State Of The Union 2017: Building the Future of Electronic / by Logan Lowrey-Rasmussen

While we as fans may think the initial boom of everything electronic has zoomed past us seven to eight years ago, 2017 has proved to not only be a controversial year in global politics, but one in which multiple mediums are blurring their lines; crossing the divide in which things like music, politics, and everything we knew as sanctimonious, are currently being demolished by both our own means, and the means of others. Although these changes in our lives (without naming specific presidents, musical artists, and other controversial figures) are proving themselves to be both terrifying and exciting, there exists a very clear cultural power vacuum that not even our own president can inhabit. This cultural power vacuum (similar to the sort of terminology associated with the world of politics) may seem empty for the time being, but figuratively represents something bigger than all of us.

Do you remember the years of 2008 to 2010 in music? Even if you don’t remember exact dates, these were the formative years in what most of us either rejoiced or reviled with the term: “EDM.” Many will tell you this rebranding of American Rave Culture not only took America and the world by storm (in which that storm has not yet settled), but it managed to drive the industry in two directions: one in which the American mainstream and larger companies wanted to consolidate rave culture for a more palpable and homogeneous audience that brings these genres to the mainstream, and one that wanted to retain the creative control over their work and continue the growth of their cultural platform without the semantics of a mainstream crowd. It’s a double-edged sword for most: many artists in the industry wish to hit the mainstream like their forefathers who founded the boom, but don’t wish to fall into the trap of the mainstream audience that have the chance of compromising their creative journey and message.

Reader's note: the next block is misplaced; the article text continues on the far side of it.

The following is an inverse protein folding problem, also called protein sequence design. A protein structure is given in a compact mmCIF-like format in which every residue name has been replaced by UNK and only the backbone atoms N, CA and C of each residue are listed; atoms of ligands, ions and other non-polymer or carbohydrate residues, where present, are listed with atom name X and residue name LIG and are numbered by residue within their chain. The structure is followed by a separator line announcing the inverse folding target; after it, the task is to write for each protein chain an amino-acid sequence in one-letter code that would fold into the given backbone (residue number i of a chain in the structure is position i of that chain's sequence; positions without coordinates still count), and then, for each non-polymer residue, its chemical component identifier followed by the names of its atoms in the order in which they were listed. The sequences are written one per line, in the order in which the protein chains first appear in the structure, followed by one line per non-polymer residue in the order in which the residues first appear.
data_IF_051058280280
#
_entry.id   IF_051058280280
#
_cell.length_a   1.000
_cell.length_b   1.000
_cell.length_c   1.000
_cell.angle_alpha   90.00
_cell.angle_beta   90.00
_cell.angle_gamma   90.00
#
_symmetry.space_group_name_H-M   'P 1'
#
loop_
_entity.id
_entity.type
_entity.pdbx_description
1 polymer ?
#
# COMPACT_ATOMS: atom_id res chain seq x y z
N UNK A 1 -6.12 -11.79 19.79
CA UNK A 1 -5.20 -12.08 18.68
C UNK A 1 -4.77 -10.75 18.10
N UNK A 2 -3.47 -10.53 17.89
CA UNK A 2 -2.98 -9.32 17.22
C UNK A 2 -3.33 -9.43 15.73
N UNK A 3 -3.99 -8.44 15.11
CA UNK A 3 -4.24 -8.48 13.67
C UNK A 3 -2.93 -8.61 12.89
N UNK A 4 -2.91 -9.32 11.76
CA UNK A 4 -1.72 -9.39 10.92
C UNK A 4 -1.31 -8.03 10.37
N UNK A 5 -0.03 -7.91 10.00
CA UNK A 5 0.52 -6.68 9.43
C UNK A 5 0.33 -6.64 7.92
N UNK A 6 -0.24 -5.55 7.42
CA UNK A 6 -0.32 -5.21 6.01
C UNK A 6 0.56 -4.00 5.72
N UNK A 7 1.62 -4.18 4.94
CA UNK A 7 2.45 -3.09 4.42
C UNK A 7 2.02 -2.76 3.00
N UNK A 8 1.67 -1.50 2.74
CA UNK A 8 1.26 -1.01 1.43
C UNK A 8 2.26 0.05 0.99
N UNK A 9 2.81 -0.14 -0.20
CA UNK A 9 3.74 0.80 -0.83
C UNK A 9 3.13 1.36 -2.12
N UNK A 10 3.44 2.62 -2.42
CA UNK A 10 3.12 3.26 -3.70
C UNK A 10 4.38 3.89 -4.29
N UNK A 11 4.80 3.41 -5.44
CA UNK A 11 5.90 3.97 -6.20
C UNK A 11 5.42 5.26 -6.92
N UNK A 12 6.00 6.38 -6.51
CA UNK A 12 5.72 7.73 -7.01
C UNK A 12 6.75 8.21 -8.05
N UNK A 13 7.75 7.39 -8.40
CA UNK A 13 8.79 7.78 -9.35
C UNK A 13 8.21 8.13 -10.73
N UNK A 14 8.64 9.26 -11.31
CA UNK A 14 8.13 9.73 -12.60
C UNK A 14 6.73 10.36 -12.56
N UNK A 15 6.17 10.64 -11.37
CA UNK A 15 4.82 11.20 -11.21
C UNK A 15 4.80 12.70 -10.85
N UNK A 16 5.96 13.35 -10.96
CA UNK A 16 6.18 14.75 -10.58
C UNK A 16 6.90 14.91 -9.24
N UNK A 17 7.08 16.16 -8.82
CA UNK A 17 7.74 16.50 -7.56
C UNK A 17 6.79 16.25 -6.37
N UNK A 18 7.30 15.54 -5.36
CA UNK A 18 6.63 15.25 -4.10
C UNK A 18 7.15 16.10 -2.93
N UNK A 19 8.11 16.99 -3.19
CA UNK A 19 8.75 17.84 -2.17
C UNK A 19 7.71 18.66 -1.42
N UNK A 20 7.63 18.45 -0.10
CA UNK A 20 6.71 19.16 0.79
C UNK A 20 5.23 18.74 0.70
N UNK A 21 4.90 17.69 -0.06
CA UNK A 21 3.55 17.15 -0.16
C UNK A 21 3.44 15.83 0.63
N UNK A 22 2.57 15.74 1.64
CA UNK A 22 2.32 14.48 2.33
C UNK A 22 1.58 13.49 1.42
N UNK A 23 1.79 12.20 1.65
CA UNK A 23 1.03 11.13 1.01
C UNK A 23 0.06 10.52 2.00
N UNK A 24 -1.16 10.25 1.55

For the sake of argument, please do not misunderstand me: of course there are more than two factions in the industry at this time. Nothing is as clear as black and white, but for the sake of backstory and archivism, this is the most succinct way to sum up a history that has not been written. What does the state of the industry have to do with the state of our global consciousness, namingly, this “power vacuum?”